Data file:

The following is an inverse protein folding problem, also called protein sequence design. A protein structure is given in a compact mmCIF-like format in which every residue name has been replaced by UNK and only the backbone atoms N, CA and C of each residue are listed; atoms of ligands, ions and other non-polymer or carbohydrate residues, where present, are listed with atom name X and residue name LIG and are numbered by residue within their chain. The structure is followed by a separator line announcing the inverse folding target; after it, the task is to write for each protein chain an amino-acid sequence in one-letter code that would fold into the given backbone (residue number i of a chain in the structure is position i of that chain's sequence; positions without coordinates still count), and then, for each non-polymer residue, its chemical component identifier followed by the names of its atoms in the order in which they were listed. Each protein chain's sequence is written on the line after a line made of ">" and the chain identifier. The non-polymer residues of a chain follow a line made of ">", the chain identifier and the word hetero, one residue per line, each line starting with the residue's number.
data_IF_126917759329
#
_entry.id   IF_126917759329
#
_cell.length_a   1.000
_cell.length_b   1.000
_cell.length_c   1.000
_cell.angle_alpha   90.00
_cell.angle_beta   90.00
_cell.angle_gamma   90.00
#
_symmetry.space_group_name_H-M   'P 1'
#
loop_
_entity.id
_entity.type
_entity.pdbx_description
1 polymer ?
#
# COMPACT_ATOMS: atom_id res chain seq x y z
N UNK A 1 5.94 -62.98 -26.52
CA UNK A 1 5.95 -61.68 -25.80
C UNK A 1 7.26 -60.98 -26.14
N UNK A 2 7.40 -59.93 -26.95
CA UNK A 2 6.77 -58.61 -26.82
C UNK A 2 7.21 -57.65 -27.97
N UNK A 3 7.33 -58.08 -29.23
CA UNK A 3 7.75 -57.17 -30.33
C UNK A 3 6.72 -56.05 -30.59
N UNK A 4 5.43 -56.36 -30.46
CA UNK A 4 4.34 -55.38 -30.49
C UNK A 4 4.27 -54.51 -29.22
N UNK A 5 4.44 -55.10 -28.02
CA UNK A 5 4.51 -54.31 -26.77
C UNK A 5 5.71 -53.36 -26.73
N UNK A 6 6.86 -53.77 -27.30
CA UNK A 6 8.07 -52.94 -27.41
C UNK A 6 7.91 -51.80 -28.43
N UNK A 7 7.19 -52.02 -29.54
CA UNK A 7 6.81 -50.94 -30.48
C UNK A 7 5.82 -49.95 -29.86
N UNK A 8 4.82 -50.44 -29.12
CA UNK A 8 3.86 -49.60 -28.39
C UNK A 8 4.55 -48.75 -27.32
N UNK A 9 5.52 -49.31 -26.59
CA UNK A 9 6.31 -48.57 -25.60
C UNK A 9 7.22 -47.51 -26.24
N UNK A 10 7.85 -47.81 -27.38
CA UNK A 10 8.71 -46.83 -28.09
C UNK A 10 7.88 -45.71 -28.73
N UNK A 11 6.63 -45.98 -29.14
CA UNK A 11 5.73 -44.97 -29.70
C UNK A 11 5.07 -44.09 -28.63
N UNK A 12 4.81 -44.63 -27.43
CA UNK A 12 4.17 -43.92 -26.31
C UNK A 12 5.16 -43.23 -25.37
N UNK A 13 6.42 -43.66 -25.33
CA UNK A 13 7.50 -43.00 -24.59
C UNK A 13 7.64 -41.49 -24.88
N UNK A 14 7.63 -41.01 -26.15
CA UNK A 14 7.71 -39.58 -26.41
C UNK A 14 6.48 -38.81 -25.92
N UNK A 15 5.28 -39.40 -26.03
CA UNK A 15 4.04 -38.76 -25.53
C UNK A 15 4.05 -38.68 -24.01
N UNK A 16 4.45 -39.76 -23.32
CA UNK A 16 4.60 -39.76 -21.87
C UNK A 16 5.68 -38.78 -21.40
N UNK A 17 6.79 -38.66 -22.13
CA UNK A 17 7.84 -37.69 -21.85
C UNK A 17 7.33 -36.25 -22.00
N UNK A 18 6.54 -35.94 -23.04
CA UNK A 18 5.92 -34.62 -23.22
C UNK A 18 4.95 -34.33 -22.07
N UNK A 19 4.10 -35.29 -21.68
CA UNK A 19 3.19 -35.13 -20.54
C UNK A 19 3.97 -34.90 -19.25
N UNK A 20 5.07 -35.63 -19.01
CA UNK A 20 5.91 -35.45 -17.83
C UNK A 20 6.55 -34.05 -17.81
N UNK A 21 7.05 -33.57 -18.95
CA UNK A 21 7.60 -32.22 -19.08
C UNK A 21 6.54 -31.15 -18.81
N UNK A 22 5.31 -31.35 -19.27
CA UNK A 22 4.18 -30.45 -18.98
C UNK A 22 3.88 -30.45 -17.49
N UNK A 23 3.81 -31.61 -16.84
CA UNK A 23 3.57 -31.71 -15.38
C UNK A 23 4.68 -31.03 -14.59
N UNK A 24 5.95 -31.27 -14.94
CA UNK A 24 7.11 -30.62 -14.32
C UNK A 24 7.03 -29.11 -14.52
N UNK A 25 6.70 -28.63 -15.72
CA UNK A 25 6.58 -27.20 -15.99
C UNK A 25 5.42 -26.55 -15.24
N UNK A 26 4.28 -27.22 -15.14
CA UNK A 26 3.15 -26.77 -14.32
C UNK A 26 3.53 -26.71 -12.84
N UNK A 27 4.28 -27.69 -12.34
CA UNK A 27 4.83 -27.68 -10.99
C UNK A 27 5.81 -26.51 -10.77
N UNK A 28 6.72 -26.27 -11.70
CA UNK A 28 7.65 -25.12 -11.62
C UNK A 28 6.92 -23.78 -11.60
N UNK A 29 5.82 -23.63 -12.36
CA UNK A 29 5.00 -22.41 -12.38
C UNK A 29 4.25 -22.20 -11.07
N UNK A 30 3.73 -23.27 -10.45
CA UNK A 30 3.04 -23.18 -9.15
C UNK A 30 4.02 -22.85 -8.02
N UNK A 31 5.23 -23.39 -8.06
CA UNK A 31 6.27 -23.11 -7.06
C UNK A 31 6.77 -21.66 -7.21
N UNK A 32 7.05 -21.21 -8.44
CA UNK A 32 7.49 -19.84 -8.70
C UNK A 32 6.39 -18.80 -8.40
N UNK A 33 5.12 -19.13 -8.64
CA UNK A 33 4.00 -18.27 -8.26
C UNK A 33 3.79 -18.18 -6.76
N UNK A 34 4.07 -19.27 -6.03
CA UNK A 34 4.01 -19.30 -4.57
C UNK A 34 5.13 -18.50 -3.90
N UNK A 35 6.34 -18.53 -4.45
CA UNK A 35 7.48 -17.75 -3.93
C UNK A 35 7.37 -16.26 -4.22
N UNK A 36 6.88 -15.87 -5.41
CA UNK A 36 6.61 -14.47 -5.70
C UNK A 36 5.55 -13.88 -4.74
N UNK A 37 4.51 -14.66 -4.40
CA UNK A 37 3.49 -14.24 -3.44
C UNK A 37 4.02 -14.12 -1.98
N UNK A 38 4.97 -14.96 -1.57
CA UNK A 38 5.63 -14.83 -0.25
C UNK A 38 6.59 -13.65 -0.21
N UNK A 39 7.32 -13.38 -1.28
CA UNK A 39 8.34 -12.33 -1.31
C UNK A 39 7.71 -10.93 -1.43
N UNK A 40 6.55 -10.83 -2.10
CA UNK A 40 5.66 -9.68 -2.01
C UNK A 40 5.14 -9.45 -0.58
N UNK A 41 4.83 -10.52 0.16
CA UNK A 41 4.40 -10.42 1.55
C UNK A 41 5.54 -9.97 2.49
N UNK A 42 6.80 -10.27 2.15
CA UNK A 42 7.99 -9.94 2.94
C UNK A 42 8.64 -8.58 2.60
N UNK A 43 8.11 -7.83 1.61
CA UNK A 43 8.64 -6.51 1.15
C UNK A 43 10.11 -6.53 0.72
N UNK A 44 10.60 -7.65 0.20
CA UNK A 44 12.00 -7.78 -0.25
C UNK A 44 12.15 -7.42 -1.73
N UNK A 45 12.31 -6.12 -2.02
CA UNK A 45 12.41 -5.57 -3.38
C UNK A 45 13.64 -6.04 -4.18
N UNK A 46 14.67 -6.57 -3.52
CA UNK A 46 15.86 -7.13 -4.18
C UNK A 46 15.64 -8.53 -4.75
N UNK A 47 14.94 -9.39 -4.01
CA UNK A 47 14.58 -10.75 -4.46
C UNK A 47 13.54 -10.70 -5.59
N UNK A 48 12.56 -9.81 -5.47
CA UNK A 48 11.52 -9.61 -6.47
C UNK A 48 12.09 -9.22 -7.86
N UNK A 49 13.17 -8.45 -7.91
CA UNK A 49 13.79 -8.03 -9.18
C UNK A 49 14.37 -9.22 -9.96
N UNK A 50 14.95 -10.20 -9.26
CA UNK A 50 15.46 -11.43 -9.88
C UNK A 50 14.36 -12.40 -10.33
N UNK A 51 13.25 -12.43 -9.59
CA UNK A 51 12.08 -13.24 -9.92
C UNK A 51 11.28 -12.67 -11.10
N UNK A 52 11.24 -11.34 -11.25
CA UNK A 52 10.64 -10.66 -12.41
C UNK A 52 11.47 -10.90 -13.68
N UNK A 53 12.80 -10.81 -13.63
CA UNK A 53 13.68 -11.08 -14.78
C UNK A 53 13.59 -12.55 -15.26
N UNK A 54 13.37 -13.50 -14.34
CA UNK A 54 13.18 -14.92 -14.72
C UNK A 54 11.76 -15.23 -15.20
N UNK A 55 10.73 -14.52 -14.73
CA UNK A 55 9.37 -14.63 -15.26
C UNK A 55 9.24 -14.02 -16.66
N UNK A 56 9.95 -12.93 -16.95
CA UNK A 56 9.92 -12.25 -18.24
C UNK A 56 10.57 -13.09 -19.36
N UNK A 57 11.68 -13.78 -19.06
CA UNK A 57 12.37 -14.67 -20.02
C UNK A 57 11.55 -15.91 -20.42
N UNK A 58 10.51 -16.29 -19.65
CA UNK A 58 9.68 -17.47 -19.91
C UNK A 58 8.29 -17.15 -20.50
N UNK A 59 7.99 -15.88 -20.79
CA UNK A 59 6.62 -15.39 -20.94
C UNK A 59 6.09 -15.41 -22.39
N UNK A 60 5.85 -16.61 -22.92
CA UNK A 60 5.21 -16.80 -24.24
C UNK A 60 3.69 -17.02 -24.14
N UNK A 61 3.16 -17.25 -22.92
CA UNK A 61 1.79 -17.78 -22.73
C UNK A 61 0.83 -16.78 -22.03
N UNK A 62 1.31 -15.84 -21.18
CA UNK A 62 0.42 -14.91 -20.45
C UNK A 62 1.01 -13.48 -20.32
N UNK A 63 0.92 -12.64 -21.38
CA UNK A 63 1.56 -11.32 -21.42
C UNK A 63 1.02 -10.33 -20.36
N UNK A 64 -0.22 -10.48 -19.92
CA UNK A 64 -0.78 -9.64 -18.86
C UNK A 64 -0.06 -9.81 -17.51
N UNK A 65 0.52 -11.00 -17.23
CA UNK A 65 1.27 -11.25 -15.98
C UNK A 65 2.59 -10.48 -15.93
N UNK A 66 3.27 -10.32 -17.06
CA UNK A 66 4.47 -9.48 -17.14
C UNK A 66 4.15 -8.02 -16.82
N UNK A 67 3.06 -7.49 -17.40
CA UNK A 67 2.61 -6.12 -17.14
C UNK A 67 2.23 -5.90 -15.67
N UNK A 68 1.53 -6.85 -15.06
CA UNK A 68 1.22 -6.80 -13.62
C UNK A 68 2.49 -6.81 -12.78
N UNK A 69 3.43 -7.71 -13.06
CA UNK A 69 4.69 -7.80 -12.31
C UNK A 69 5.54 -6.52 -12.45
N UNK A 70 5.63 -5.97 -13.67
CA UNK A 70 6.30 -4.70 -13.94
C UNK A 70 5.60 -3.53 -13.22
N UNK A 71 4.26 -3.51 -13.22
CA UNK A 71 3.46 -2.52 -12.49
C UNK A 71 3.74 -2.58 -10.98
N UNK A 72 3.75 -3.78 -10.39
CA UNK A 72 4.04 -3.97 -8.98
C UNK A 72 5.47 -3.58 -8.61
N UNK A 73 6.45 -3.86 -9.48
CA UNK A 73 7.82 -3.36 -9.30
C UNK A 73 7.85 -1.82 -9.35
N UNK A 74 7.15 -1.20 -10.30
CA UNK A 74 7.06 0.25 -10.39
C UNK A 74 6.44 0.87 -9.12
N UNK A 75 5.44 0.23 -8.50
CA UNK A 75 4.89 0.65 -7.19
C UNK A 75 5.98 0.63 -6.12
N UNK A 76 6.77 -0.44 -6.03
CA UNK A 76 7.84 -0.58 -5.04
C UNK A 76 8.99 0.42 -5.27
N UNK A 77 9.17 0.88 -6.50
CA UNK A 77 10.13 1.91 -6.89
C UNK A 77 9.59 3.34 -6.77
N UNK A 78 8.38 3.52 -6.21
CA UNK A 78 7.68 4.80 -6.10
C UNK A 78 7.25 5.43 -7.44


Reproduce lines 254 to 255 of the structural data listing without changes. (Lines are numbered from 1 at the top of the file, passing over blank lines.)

CA UNK A 78 7.68 4.80 -6.10
C UNK A 78 7.25 5.43 -7.44